So. a conversion process that includes service yields an intangible output: a deed. Everett E. It converts physical resources into outputs. Bus and taxi services. little customer contact. . to provide some utility for the customer. Ebert define operating system as. Measurement of performance.6.2Distinction b etween M anufa cturing Op erations and Service Op erations Following characteristics can be considered for distinguishing manufacturing operations with service operations: 1. the function of which is to satisfy customer wants i. Tangible/Intangible nature of output 2. no customer participation in the conversion process (in production).8 PRODUCTION AND OPERATIONS MANAGEMENT 3. Adam & Ronald J. Manufacturing operations is a conversion process that includes manufacturing yields a tangible output: a product. Hence. RIGHT TIME Timeliness of delivery is one of the important parameter to judge the effectiveness of production department. Degree of customer contact 5.” Ray Wild defines operating system as. Customer participation in conversion 6. Operations in an organization can be categorised into manufacturing operations and service operations. jobs that use less labour and more equipment.. an effort. 4.” 1. 1. Manufacturing is characterised by tangible outputs (products). Consumption of output 3.6 OPERATING SYSTEM Operating system converts inputs in order to provide outputs which are required by a customer. outputs that customers consume overtime. whereas.1 Conce pt of Op erations An operation is defined in terms of the mission it serves for the organization. a performance. all attempts should be made to produce the products at pre-established cost. “An operating system is a configuration of resources combined for the provision of goods or services. In some of the organization the product is a physical good (hotels) while in others it is a service (hospitals). tailors. so as to reduce the variation between actual and the standard (pre-established) cost. and sophisticated methods for measuring production activities and resource consumption as product are made. hospital and builders are the examples of an operating system. the production department has to make the optimal utilization of input resources to achieve its objective.6. “An operating system ( function) of an organization is the part of an organization that produces the organization’s physical goods and services. Nature of work (job) 4. technology it employs and the human and managerial processes it involves. 1. RIGHT MANUFACTURING COST Manufacturing costs are established before the product is actually manufactured.e.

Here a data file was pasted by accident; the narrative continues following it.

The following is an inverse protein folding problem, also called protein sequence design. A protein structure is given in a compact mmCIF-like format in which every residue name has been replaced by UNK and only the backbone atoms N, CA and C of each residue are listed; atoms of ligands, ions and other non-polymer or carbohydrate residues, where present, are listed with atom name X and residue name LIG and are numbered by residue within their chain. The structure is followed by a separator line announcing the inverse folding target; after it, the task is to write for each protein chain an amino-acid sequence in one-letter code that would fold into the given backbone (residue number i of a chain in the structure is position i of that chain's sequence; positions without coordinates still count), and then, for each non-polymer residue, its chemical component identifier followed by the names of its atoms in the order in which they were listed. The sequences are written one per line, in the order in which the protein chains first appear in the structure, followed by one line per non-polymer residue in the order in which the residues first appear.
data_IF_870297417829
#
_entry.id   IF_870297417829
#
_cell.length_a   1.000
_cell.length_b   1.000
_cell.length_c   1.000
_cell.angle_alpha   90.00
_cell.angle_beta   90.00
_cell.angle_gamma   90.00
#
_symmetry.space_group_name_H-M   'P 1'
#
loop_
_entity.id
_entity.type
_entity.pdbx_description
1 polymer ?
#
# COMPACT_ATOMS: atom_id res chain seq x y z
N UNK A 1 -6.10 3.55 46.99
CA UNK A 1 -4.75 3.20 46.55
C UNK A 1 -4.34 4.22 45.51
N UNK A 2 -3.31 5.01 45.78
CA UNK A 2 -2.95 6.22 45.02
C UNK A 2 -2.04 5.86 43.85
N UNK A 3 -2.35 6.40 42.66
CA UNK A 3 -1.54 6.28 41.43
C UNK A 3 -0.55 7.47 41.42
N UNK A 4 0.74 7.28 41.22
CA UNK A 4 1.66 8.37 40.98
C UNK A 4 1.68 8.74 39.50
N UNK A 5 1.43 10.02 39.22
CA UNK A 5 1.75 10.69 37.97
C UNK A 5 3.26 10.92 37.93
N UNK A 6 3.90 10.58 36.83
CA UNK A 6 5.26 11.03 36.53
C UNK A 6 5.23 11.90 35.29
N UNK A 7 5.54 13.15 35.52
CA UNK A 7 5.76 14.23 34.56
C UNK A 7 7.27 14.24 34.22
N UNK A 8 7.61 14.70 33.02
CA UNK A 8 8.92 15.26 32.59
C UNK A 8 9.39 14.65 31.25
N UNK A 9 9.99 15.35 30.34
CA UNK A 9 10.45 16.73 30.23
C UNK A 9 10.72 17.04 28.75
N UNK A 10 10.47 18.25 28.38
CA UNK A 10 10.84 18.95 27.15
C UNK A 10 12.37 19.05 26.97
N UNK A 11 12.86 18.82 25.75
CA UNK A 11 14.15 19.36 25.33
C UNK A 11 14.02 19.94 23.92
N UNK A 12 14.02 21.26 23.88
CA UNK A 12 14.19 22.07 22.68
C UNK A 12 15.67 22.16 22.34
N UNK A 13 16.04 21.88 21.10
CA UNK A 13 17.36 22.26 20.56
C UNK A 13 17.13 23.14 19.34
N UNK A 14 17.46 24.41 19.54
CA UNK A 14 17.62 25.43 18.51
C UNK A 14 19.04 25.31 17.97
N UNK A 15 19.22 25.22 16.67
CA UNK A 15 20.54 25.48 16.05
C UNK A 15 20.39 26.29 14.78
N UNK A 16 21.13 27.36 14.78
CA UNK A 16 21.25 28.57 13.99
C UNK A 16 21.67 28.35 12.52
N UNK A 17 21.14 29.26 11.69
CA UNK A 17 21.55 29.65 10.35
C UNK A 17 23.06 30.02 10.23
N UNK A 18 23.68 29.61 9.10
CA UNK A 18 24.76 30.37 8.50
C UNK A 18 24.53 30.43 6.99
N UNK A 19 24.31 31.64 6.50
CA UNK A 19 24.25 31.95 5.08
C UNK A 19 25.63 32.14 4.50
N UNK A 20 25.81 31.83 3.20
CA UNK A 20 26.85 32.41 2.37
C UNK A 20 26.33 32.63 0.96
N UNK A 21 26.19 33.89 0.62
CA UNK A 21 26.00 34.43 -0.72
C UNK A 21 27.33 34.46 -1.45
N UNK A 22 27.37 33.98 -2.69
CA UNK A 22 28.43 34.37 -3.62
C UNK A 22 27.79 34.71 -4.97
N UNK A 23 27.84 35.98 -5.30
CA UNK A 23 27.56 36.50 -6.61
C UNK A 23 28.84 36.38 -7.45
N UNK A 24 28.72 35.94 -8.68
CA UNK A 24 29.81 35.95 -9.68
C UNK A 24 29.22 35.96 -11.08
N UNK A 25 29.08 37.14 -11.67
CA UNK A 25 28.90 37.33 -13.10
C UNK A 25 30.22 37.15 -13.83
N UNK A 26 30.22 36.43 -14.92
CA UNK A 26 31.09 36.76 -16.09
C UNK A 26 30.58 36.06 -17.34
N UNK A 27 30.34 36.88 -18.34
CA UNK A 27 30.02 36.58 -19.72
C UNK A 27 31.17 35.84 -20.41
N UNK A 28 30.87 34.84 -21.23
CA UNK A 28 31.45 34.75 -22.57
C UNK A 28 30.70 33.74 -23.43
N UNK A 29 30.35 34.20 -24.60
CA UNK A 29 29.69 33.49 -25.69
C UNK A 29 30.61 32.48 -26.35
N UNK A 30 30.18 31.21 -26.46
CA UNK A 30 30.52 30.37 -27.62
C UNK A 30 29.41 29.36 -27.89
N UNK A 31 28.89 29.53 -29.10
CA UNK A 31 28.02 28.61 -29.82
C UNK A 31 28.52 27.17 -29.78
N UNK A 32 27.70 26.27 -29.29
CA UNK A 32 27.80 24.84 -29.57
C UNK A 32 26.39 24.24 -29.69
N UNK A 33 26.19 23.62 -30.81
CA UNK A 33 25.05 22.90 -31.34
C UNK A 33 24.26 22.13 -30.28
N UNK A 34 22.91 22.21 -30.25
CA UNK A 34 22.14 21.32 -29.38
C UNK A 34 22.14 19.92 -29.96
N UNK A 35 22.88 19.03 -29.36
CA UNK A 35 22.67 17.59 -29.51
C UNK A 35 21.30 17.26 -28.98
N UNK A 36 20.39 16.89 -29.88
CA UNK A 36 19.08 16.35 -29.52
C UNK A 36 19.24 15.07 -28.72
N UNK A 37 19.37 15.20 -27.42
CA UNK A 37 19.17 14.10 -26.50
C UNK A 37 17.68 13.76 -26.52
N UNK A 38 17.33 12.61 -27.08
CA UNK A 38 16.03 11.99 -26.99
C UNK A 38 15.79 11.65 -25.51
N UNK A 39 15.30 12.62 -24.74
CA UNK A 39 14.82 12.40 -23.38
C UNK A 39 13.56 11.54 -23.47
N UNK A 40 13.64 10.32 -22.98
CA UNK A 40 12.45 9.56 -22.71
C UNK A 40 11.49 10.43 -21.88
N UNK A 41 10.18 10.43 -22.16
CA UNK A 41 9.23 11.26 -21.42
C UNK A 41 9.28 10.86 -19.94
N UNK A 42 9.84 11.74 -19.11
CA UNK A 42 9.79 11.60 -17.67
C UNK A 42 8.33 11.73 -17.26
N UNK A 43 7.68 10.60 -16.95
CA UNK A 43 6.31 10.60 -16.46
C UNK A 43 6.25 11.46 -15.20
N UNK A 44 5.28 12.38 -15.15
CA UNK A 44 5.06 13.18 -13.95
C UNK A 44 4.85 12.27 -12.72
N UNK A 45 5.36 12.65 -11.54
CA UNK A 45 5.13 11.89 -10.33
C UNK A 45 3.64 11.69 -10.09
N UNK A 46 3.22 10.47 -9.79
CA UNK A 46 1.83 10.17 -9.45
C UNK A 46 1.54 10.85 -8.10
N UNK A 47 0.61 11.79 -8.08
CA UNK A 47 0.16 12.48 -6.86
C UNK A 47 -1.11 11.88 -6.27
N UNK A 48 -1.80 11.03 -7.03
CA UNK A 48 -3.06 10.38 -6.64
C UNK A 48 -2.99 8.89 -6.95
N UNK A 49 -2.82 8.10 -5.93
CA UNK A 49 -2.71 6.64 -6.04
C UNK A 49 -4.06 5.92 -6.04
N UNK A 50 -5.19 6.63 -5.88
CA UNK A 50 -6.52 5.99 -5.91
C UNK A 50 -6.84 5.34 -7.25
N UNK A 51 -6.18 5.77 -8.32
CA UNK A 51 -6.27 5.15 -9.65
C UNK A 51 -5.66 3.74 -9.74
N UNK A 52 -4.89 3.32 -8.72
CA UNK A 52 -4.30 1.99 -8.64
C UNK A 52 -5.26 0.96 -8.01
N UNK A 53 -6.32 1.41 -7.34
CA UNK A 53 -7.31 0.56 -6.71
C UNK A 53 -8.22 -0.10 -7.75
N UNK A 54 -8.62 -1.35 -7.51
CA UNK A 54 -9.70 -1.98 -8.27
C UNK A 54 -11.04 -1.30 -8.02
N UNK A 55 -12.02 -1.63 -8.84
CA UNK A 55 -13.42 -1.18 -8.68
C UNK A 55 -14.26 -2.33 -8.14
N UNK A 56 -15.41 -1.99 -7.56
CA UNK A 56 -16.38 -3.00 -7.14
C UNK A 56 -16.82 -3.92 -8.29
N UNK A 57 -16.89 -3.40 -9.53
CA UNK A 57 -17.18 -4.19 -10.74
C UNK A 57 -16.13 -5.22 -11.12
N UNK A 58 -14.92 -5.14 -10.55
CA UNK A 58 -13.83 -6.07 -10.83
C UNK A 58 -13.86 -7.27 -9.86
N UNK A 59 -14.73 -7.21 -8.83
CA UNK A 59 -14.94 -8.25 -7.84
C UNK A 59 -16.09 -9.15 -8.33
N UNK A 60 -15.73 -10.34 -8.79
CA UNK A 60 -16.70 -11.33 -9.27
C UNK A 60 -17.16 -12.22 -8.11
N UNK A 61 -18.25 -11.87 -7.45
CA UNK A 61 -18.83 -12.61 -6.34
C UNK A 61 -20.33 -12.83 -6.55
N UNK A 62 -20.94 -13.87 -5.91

Operation managers establish a structure of roles and the flow of information within the operations subsystem. hair styling. and the policies. They determine the activities required to achieve the goals and assign authority and responsibility for carrying them out. and elementary methods for measuring conversion activities and resource consumption. To ensure that the plans for the operations subsystems are accomplished. Operation managers are concerned with planning. and controlling actions. BEHAVIOUR Operation managers are concerned with how their efforts to plan. 1. jobs that use more labour and less equipment. organize. Their interest lies in decision-making behaviour. frequent customer participation in the conversion process. they encounter many problems and must make many decisions. the operations manager must exercise control by measuring actual outputs and comparing them to planned operations management. and control the conversion process.7. It also involves product planning. MODELS As operation managers plan. ORGANIZING Activities that establishes a structure of tasks and authority. They can simplify their difficulties using models like aggregate planning models for examining how best to use existing capacity in short-term.7 OPERATIONS MANA GEMENT 1. Controlling costs. and schedules are the important functions here. PLANNING Activities that establishes a course of action and guide future decision-making is planning. organizing. organizing. quality.1 A Fra m e work for M a na ging Op erations Managing operations can be enclosed in a frame of general management function as shown in Fig. Some services are equipment based namely rail-road services. organise. direct consumer contact. outputs that customers consumes immediately. 1. and procedures for achieving the objectives. The operations manager defines the objectives for the operations subsystem of the organization. This stage includes clarifying the role and focus of operations in the organization’s overall strategy.3. They also want to know how the behaviour of subordinates can affect management’s planning. and control affect human behaviour. linear programming and computer .INTRODUCTION TO PRODUCTION AND OPERATION MANAGEMENT 9 Service is characterised by intangible outputs. break even analysis to identify break even volumes. telephone services and some are people based namely tax consultant services. and controlling the activities which affect human behaviour through models. CONTROLLING Activities that assure the actual performance in accordance with planned performance. facility designing and using the conversion process.